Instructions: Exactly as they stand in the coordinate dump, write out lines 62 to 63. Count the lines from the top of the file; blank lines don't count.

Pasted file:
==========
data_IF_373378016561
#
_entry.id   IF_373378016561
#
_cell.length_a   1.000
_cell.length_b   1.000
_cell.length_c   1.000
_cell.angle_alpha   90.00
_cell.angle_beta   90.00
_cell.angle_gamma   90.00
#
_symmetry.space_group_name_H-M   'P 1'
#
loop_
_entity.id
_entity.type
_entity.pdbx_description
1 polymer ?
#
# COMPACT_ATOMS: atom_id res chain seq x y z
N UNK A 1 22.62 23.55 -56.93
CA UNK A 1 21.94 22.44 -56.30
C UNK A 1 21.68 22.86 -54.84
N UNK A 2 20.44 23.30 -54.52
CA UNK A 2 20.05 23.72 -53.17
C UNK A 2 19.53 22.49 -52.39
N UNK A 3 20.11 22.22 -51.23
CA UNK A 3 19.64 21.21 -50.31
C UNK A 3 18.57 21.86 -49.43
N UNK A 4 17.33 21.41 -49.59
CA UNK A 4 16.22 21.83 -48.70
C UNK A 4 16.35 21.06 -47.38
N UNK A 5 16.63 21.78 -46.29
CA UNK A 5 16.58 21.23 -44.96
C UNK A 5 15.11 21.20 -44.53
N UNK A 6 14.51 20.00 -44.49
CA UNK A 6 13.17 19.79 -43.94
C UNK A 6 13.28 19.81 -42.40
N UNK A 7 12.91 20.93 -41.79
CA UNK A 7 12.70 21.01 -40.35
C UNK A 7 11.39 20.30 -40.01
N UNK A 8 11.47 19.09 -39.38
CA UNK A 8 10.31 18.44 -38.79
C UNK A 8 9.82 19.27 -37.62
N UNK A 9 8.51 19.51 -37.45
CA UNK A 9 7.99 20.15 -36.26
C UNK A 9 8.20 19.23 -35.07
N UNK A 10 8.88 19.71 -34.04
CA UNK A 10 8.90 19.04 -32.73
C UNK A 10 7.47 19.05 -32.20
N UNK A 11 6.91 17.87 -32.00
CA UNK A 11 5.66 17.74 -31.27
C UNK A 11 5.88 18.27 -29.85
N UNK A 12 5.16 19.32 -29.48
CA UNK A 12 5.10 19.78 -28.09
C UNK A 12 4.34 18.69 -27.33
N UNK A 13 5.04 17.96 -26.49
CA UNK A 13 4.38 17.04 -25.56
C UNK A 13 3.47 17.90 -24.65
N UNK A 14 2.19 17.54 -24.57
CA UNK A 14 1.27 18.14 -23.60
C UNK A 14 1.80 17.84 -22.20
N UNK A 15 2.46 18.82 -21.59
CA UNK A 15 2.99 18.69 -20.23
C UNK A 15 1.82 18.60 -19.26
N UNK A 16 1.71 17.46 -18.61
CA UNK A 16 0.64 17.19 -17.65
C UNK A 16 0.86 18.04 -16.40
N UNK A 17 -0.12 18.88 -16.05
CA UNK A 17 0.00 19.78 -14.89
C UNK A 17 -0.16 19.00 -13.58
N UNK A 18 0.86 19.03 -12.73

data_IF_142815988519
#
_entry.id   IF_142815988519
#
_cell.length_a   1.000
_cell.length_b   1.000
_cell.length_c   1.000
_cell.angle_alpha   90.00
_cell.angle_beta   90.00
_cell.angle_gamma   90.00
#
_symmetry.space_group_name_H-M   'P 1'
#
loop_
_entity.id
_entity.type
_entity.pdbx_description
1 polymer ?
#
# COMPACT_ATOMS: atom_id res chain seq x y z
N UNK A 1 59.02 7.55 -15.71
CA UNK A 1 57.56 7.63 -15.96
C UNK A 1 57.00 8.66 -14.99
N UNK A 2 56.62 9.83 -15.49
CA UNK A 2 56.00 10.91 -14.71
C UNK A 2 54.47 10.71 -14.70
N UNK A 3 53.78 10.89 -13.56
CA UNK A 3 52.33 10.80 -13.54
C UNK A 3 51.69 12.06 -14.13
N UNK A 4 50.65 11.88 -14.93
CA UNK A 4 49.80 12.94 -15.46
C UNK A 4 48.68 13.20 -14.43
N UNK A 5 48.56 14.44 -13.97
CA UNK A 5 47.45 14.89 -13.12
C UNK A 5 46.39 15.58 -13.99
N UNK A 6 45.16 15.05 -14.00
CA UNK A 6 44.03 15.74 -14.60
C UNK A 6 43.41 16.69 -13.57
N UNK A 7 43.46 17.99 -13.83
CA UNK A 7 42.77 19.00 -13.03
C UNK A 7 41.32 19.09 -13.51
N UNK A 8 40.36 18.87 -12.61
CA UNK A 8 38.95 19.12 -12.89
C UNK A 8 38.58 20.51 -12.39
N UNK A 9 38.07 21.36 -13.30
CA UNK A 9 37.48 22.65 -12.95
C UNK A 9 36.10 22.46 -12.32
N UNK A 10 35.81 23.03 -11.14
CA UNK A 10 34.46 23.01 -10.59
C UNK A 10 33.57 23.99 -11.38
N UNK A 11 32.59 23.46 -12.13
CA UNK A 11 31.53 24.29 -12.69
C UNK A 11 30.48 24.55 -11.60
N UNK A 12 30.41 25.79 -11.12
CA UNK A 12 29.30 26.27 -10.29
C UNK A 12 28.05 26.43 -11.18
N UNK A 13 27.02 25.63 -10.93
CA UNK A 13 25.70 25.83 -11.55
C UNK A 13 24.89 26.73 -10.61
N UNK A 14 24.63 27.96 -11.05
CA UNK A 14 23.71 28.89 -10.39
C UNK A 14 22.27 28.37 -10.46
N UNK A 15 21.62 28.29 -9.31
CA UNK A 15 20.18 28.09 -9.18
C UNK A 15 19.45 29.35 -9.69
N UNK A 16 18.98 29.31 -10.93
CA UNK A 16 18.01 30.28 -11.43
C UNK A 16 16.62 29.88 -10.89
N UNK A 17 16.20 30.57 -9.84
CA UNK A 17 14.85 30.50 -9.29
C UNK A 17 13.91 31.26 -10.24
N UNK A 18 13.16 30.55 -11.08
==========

C UNK A 14 1.80 17.84 -22.20
N UNK A 15 2.46 18.82 -21.59